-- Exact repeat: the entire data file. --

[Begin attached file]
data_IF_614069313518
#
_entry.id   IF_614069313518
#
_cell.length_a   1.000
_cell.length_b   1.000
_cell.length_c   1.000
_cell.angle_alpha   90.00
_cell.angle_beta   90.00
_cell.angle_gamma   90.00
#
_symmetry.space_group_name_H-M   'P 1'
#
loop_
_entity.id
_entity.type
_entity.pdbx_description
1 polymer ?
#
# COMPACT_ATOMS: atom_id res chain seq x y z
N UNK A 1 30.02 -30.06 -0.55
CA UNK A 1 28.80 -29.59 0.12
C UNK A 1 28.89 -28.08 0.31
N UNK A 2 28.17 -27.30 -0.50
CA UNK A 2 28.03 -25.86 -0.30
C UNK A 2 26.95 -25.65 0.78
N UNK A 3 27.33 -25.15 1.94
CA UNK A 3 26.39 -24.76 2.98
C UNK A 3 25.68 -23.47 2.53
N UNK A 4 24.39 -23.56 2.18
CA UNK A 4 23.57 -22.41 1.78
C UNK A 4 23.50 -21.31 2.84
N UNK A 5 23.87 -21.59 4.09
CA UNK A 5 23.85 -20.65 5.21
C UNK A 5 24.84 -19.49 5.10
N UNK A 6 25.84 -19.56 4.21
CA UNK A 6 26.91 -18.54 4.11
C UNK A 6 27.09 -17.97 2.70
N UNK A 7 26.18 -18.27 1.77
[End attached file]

data_IF_614069313518
#
_entry.id   IF_614069313518
#
_cell.length_a   1.000
_cell.length_b   1.000
_cell.length_c   1.000
_cell.angle_alpha   90.00
_cell.angle_beta   90.00
_cell.angle_gamma   90.00
#
_symmetry.space_group_name_H-M   'P 1'
#
loop_
_entity.id
_entity.type
_entity.pdbx_description
1 polymer ?
#
# COMPACT_ATOMS: atom_id res chain seq x y z
N UNK A 1 30.02 -30.06 -0.55
CA UNK A 1 28.80 -29.59 0.12
C UNK A 1 28.89 -28.08 0.31
N UNK A 2 28.17 -27.30 -0.50
CA UNK A 2 28.03 -25.86 -0.30
C UNK A 2 26.95 -25.65 0.78
N UNK A 3 27.33 -25.15 1.94
CA UNK A 3 26.39 -24.76 2.98
C UNK A 3 25.68 -23.47 2.53
N UNK A 4 24.39 -23.56 2.18
CA UNK A 4 23.57 -22.41 1.78
C UNK A 4 23.50 -21.31 2.84
N UNK A 5 23.87 -21.59 4.09
CA UNK A 5 23.85 -20.65 5.21
C UNK A 5 24.84 -19.49 5.10
N UNK A 6 25.84 -19.56 4.21
CA UNK A 6 26.91 -18.54 4.11
C UNK A 6 27.09 -17.97 2.70
N UNK A 7 26.18 -18.27 1.77